Considering that it was a woman-led demonstration in 1917 that initiated the February Revolution, and given the strong support of the Bolsheviks for the economic independence of women, it is surprising how poorly most women fared under the Soviet system. After a brief period of upward mobility spearheaded by feminist leader Aleksandra Kollontai, Joseph Stalin undermined the women’s liberation movement, most notably by banning abortion and abolishing the Soviet Women’s Committee (Zhenotdel). In the 1960s, as part of de-Stalinization, the volunteer organization was reincarnated at the Constituent Assembly of Soviet Women (Zhensovet); however, it had little impact on society until the imposition of perestroika when the local chapters provided access to a food distribution network in a time of growing need brought on by the “shortage economy.” By the late Soviet period, symbolic gender equality existed (guaranteed by the 1977 Soviet constitution); however, the position of women in society was characterized by a lack of representation in decision-making positions within industry and government (e.g., no woman ever held full membership in the Politburo of the Communist Party of the Soviet Union); the feminization of low-paid, low-skilled work within the economy; the double burden of working and “traditional” duties (such as housekeeping, child care, shopping); and by specific cultural traditions associated with the religious and/or ethnic minority group to which women belonged. In a blow to women’s rights, Mikhail Gorbachev commented on the difficulties of balancing work and family life in 1998 by supporting policies that would “make it possible for women to return to their purely womanly mission.” His remarks led to the introduction of the neologism domostroika (from the Russian domostroi or “domestic order”) by Western feminist academics to describe the “masculinization” (maskulinizatsiia) of Russian society and the promotion of traditional notions of hearth and family where the woman assumed her “rightful place.”
   Under glasnost, a number of social problems affecting women were pushed into the spotlight including sexual harassment and HIV/ AIDS; however, many subjects, such as lesbianism, remained taboo. By the end of the 1980s, parliamentary quotas for women were reduced, further depleting the power of women in the Union of Soviet Socialist Republics (USSR), though feminist leaders such as Anastasiya Posadskaya-Vanderbeck played an important role in the political activities that weakened the hold of the Communist Party on society. In 1991 and 1992, feminists held two Independent Women’s Forums in Dubna, a university town outside Moscow, laying the groundwork for a sociopolitical movement in independent Russia.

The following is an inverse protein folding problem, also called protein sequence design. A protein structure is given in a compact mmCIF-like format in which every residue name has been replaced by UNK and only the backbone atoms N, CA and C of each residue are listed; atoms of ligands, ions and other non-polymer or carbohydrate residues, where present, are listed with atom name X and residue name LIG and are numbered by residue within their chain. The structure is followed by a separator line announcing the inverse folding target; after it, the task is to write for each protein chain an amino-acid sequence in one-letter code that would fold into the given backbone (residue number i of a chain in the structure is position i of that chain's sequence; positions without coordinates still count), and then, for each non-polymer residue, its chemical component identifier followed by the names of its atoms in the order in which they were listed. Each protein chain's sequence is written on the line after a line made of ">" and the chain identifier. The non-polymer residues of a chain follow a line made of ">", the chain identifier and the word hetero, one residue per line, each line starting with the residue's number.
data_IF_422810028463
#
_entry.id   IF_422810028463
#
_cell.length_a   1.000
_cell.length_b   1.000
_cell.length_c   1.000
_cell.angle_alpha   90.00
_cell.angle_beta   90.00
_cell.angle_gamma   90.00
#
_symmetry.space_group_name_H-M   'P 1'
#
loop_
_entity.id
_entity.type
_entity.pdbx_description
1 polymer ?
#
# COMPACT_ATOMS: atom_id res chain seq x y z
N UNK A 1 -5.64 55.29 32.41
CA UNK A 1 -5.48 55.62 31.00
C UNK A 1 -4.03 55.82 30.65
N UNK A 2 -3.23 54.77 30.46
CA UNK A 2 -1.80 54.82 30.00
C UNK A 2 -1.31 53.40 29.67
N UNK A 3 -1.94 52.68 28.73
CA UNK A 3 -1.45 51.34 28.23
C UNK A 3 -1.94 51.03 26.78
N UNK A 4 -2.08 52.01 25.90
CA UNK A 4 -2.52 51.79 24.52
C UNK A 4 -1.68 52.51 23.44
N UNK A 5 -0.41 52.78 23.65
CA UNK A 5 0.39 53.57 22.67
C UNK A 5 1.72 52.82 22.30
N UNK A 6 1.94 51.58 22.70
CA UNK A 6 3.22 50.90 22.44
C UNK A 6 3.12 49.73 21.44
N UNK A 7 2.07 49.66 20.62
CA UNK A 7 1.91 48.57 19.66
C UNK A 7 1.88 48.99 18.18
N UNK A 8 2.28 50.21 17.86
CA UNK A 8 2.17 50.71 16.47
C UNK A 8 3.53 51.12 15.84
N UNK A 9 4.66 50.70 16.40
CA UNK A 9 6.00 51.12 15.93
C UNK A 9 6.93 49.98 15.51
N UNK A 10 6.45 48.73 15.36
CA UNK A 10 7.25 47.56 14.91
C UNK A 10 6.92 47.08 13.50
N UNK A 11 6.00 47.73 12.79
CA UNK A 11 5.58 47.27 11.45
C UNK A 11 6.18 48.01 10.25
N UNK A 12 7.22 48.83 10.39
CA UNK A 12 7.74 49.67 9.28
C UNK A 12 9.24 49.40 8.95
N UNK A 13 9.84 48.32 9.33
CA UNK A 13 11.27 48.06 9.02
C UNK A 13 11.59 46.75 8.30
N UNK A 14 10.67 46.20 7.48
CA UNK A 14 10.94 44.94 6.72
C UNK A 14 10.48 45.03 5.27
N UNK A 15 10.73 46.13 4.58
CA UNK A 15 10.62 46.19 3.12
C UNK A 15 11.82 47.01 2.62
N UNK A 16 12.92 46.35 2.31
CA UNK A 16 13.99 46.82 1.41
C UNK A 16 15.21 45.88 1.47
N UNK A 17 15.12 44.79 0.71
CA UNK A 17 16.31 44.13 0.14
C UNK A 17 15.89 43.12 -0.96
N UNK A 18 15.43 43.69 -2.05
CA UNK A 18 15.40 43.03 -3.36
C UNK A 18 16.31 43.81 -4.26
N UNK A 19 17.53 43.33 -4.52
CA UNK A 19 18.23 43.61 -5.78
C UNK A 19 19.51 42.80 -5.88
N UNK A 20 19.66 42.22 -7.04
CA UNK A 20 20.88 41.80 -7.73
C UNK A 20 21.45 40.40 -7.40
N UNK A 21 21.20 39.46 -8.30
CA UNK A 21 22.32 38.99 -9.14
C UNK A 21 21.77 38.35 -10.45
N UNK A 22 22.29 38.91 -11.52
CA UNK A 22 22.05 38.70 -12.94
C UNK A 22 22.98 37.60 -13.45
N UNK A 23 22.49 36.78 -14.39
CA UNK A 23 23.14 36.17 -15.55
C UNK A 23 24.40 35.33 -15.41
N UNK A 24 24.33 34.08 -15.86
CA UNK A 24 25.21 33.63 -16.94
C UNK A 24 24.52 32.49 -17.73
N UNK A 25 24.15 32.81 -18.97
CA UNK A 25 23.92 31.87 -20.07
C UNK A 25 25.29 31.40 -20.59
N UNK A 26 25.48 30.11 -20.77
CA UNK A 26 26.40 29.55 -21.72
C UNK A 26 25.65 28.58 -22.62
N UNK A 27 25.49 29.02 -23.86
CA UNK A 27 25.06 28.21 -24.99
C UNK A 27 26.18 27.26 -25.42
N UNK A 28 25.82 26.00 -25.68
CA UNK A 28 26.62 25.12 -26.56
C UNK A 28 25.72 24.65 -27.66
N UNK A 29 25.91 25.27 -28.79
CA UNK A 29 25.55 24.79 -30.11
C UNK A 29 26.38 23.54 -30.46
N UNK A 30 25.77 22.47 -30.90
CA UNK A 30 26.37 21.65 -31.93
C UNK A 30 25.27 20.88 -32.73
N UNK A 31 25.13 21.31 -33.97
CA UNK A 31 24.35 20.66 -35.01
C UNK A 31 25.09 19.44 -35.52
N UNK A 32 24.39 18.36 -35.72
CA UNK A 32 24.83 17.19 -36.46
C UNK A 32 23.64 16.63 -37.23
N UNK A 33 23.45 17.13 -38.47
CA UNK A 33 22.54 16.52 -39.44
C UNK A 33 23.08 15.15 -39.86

Despite modest support for the “Women of Russia” movement and the Women’s Union of Russia in the 1990s, political identity based on gender faltered among Russian women. Patriarchal traditions returned with a vengeance with the dissolution of the Soviet Union, particularly due to the rising power of the Russian Orthodox Church and a resurgence of Islam in Russia’s traditionally Muslim regions such as Chechnya. The deepening and spread of social problems such as alcoholism, poor health care, and domestic violence negatively impacted women during this period. Rape, comparatively rare in Soviet times, increased dramatically after 1991. Trafficking in women for sex work in Western Europe also emerged as an acute social problem. The introduction of capitalism in the Yeltsin era served to further denigrate the social position of women due to changes in the workforce that favored men, resulting in disproportionately high levels of unemployment and poverty among women. Rather than harmonizing with the more progressive states of northern Europe, post-Soviet Russia witnessed retrogression in terms of gender equality, a trend made worse by the spread of pornography and the increasing objectification of the female body in popular media. Yeltsin gave few women positions of power in his cabinet; those he did appoint, such as Galina Starovoytova and Ella Pamfilova, enjoyed little influence. Yeltsin’s daughter, Tatyana Dyachenko, wielded substantial power, though informally and solely based on her familial connections. Under Vladimir Putin, the issue of women’s rights received almost no attention, though the former president once blithely stated that “women should have one unquestionable privilege: the right to be protected by men.” In the 2000s, the most high-profile Russian women were the governor of St. Petersburg, Valentina Matviyenko, and the opposition politician Irina Hakamada.
   See also Arbatova, Mariya; Feminism; Homosexuality; Karelova, Galina; Matviyenko, Valentina; Yasina, Irina.

Historical Dictionary of the Russian Federation. . 2010.

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